Thirdly, permits for school staff.

I am all in favour of maximising the usage of on-street car parking spaces. Adjacent to Ravenscroft Park in High Barnet there is 200m of residents parking which sits empty all day as houses are only on one side of the road. It could also offer free parking in the afternoons the same as on Hadley Common.

However, the idea of letting school staff (park) is one that needs to be treated with caution as even private profit making schools appear to be included. So a school employee could have a permit which would cost, I presume, the same amount as a resident's permit (with £40 being typical) but an employee of, say, a school stationery supplier, which might be in an adjacent building, would have to pay £525

I feel a judicial review coming on if you treat one group of employees more favourably the another.

Thank you.

and this is what a local business has to say on the matter:

Giving teachers permits would be absurd and completely to the detriment of the local economy. But then Barnet does not care for the local economy – it is something to be mined and exploited until it collapses.

Teachers are a net drain on the local economy. They tend to live outside the borough (if they did not then why permits?) and thus draw their salaries locally and spend them elsewhere.

Parking is a very scarce resource. Our local economy depends on shoppers to be able to park and to that end we have fought hard to re-align the parking in High Barnet and contain commuters to Fitzjohn Avenue car park. To fill the remaining places with teachers' cars would be an economic disaster. They say that it would only be allowed in designated CPZ areas but by doing that existing parking in those areas will be displaced. Many visitors to the High Street use the side streets as they simply will not embrace the current parking regime.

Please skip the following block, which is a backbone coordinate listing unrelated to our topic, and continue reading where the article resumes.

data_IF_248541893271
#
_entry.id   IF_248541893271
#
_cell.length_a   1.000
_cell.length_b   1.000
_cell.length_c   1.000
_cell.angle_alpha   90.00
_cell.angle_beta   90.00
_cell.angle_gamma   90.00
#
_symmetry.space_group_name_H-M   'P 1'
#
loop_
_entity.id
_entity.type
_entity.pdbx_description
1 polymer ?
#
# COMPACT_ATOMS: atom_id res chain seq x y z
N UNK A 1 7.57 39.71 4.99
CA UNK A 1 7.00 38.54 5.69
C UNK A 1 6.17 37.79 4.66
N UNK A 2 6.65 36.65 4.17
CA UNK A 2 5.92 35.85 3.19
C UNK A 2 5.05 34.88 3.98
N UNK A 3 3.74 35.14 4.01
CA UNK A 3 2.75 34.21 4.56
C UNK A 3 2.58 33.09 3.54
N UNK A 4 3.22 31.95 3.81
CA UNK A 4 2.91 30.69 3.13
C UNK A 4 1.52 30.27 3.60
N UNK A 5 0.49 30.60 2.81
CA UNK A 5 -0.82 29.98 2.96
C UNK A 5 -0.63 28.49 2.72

What makes teachers a special case? It would seem we cannot recruit into many areas of employment. What about doctors and nurses? And, hey, shop workers! In Maslow's hierarchy of needs education is way below food (but probably not sweets). We have to pay £525 for the privilege of parking our van that serves the people of Barnet. I rather think that WE should be given free permits!

All other occupations depend on employees commuting when they cannot employ from the local community. You have to ask why is this ‘perk’ necessary in the case of teachers. If their package is not attractive you have to look at remuneration.  To take a resource from somewhere else and give it away as a cheap (free as far as the council is concerned) solution is not the way to do things. The economic cost is simply being displaced – residents and businesses will bear the cost.

To argue that some other councils have implemented this ill-conceived policy as a reason for doing it in Barnet is simply a ridiculous argument – just because someone does something does not make it right.

This is positive discrimination towards one group (with delusions of grandeur) at the detriment of another group which is actually funding the economy.

If you don't want your road, near to a school, over-run with teachers' cars so that you can't get parked in the day, then you know what to do, complete the survey.

If, like Mr Mustard, you don't want your data going onto SurveyMonkey's US server then email Paul.Millard@Barnet.gov.uk for a paper copy to complete. Although you have until 30 September to get it in, the best day to act is today.

Yours frugally

Mr Mustard